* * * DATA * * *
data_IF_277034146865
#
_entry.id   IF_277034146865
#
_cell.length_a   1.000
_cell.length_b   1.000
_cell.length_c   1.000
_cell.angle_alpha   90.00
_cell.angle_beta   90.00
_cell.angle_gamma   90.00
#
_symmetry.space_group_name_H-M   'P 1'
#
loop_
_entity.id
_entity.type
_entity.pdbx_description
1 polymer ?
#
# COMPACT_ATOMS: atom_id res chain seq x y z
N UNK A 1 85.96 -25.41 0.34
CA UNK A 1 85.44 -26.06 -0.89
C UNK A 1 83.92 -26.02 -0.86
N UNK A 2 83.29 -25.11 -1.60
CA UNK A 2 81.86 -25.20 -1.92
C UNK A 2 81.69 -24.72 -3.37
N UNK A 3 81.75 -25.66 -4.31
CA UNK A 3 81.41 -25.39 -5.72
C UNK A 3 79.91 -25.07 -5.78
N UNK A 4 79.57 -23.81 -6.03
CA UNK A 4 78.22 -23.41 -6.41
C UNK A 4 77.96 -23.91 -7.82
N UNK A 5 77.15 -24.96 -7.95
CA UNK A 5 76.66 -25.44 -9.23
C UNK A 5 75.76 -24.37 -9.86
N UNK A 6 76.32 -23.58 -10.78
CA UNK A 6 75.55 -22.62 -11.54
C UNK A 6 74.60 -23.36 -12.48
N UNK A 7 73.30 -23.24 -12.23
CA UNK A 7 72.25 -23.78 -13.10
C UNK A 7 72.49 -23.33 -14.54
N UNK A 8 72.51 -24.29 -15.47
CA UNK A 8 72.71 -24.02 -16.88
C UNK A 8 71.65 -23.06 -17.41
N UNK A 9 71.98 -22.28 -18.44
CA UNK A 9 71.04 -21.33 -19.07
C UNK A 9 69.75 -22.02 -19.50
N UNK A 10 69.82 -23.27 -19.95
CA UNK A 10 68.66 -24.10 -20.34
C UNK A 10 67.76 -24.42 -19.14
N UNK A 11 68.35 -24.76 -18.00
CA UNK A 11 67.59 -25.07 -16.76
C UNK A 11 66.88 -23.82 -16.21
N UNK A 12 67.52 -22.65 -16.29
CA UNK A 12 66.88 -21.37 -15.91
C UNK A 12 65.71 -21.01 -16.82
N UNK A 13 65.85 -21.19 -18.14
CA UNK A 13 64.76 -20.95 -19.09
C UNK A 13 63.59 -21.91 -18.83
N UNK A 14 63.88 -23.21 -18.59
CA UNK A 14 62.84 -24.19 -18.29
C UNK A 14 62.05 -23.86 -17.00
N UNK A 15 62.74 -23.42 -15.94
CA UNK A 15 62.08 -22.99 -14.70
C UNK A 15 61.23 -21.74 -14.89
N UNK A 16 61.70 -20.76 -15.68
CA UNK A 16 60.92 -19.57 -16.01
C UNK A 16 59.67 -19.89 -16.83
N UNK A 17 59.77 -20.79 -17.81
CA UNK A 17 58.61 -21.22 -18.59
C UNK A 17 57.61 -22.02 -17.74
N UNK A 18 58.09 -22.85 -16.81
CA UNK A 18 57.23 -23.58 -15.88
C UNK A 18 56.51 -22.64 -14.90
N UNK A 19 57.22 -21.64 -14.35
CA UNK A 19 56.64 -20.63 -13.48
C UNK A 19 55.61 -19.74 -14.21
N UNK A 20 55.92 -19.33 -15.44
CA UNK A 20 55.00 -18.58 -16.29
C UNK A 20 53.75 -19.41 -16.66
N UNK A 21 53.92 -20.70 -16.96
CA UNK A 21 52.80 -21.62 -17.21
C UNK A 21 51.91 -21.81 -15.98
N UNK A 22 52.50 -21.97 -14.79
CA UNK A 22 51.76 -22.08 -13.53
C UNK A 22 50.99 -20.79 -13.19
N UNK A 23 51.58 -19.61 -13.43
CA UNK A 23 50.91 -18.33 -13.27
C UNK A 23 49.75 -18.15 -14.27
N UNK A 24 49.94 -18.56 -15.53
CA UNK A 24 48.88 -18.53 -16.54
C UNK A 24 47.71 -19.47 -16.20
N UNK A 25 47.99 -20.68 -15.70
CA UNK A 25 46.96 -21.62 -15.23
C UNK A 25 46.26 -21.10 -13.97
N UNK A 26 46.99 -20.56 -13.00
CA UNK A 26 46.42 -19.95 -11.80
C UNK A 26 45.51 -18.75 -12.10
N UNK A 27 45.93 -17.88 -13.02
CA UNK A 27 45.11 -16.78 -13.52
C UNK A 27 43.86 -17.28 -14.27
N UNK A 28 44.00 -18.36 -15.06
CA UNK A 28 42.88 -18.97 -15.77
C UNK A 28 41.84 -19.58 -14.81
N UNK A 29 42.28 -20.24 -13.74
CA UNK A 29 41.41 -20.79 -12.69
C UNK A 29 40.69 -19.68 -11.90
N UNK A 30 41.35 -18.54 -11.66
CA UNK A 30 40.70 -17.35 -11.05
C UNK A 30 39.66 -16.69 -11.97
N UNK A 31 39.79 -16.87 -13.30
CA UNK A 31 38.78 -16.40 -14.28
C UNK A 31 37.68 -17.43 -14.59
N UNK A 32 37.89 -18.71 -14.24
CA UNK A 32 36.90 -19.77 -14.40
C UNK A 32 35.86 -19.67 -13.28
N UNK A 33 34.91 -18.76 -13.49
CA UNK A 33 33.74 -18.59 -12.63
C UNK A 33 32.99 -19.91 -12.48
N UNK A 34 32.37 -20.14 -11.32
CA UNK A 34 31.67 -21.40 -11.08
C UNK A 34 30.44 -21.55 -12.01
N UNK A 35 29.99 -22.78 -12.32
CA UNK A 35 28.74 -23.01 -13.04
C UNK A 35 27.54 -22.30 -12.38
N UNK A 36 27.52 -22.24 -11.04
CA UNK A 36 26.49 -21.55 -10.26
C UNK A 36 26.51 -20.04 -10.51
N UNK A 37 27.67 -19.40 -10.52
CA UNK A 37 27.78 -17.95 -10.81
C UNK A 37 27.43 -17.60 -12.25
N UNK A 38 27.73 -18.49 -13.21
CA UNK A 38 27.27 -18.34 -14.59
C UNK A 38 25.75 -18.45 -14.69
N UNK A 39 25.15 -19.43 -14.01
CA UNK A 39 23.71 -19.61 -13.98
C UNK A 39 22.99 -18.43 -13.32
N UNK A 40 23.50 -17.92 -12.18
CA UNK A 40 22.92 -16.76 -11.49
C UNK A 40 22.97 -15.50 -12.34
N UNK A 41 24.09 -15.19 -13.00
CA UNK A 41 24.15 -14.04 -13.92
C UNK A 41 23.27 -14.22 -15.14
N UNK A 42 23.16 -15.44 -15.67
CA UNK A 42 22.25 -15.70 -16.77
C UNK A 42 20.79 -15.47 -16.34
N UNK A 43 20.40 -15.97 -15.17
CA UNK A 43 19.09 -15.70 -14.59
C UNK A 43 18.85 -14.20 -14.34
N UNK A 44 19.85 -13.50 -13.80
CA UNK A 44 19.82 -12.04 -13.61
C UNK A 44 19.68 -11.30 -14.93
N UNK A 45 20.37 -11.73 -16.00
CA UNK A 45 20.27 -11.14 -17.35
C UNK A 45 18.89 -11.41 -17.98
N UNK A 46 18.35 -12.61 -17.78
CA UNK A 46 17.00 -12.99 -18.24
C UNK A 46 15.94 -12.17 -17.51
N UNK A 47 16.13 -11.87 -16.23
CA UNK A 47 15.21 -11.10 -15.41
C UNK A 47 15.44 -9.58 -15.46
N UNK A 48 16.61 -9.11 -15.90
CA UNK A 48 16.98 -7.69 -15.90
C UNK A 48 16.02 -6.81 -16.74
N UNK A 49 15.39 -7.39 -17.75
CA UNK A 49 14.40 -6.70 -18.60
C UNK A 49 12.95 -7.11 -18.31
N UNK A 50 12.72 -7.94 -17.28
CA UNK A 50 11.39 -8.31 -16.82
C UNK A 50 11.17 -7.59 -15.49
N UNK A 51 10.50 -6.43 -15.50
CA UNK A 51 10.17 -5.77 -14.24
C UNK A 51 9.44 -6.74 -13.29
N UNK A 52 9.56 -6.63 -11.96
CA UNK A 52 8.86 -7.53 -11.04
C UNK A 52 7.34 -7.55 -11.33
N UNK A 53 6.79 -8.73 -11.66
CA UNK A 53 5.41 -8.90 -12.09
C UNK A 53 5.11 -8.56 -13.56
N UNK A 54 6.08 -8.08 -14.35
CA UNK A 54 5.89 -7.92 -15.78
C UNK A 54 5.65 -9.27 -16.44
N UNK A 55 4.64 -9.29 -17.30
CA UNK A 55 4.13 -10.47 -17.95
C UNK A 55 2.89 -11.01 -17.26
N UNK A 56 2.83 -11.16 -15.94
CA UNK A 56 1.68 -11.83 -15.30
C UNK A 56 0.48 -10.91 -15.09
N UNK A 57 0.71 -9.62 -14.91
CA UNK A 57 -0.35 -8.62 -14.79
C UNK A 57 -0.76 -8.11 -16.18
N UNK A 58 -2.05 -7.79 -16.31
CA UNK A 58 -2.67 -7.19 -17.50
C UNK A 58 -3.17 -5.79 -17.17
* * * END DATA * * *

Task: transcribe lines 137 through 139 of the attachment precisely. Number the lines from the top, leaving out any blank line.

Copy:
C UNK A 39 22.99 -18.43 -13.32
N UNK A 40 23.50 -17.92 -12.18
CA UNK A 40 22.92 -16.76 -11.49